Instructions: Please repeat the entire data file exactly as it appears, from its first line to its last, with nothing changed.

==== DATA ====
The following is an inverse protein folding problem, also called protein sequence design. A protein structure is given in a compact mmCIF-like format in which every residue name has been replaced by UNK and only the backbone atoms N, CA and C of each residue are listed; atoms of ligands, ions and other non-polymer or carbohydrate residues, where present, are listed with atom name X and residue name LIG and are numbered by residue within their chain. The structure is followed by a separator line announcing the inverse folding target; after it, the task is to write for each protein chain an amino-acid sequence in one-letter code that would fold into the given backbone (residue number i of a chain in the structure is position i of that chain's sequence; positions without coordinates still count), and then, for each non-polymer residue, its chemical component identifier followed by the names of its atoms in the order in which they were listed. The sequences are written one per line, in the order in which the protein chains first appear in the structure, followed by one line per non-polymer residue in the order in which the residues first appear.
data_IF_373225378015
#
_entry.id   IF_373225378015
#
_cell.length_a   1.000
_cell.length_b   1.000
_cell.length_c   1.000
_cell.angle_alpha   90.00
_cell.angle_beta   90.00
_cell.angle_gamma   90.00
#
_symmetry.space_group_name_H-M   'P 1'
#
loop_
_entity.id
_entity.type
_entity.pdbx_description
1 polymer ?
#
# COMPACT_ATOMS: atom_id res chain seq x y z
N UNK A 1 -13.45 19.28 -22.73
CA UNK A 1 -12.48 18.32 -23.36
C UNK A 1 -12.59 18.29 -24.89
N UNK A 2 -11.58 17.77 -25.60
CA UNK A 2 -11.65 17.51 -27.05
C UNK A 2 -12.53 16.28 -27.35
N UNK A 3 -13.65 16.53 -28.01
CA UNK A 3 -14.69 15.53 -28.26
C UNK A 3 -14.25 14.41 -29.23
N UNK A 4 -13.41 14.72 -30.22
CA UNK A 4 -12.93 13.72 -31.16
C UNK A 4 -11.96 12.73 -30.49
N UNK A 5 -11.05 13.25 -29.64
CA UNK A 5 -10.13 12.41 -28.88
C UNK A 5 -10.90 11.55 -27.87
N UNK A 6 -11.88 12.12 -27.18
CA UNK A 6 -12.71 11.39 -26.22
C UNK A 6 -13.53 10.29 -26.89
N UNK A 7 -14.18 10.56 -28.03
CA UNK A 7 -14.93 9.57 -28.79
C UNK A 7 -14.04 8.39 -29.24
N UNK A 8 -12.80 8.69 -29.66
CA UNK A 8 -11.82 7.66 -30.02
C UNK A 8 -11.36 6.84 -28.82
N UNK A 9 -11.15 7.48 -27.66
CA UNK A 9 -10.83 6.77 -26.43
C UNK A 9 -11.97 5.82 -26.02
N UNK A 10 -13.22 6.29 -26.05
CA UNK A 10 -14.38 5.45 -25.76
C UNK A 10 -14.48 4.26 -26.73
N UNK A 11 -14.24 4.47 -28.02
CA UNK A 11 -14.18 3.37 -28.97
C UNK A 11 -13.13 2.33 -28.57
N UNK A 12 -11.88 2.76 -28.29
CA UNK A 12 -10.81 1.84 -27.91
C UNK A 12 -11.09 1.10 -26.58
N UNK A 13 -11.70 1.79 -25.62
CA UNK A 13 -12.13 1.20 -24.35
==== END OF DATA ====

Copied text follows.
The following is an inverse protein folding problem, also called protein sequence design. A protein structure is given in a compact mmCIF-like format in which every residue name has been replaced by UNK and only the backbone atoms N, CA and C of each residue are listed; atoms of ligands, ions and other non-polymer or carbohydrate residues, where present, are listed with atom name X and residue name LIG and are numbered by residue within their chain. The structure is followed by a separator line announcing the inverse folding target; after it, the task is to write for each protein chain an amino-acid sequence in one-letter code that would fold into the given backbone (residue number i of a chain in the structure is position i of that chain's sequence; positions without coordinates still count), and then, for each non-polymer residue, its chemical component identifier followed by the names of its atoms in the order in which they were listed. The sequences are written one per line, in the order in which the protein chains first appear in the structure, followed by one line per non-polymer residue in the order in which the residues first appear.
data_IF_373225378015
#
_entry.id   IF_373225378015
#
_cell.length_a   1.000
_cell.length_b   1.000
_cell.length_c   1.000
_cell.angle_alpha   90.00
_cell.angle_beta   90.00
_cell.angle_gamma   90.00
#
_symmetry.space_group_name_H-M   'P 1'
#
loop_
_entity.id
_entity.type
_entity.pdbx_description
1 polymer ?
#
# COMPACT_ATOMS: atom_id res chain seq x y z
N UNK A 1 -13.45 19.28 -22.73
CA UNK A 1 -12.48 18.32 -23.36
C UNK A 1 -12.59 18.29 -24.89
N UNK A 2 -11.58 17.77 -25.60
CA UNK A 2 -11.65 17.51 -27.05
C UNK A 2 -12.53 16.28 -27.35
N UNK A 3 -13.65 16.53 -28.01
CA UNK A 3 -14.69 15.53 -28.26
C UNK A 3 -14.25 14.41 -29.23
N UNK A 4 -13.41 14.72 -30.22
CA UNK A 4 -12.93 13.72 -31.16
C UNK A 4 -11.96 12.73 -30.49
N UNK A 5 -11.05 13.25 -29.64
CA UNK A 5 -10.13 12.41 -28.88
C UNK A 5 -10.90 11.55 -27.87
N UNK A 6 -11.88 12.12 -27.18
CA UNK A 6 -12.71 11.39 -26.22
C UNK A 6 -13.53 10.29 -26.89
N UNK A 7 -14.18 10.56 -28.03
CA UNK A 7 -14.93 9.57 -28.79
C UNK A 7 -14.04 8.39 -29.24
N UNK A 8 -12.80 8.69 -29.66
CA UNK A 8 -11.82 7.66 -30.02
C UNK A 8 -11.36 6.84 -28.82
N UNK A 9 -11.15 7.48 -27.66
CA UNK A 9 -10.83 6.77 -26.43
C UNK A 9 -11.97 5.82 -26.02
N UNK A 10 -13.22 6.29 -26.05
CA UNK A 10 -14.38 5.45 -25.76
C UNK A 10 -14.48 4.26 -26.73
N UNK A 11 -14.24 4.47 -28.02
CA UNK A 11 -14.18 3.37 -28.97
C UNK A 11 -13.13 2.33 -28.57
N UNK A 12 -11.88 2.76 -28.29
CA UNK A 12 -10.81 1.84 -27.91
C UNK A 12 -11.09 1.10 -26.58
N UNK A 13 -11.70 1.79 -25.62
CA UNK A 13 -12.13 1.20 -24.35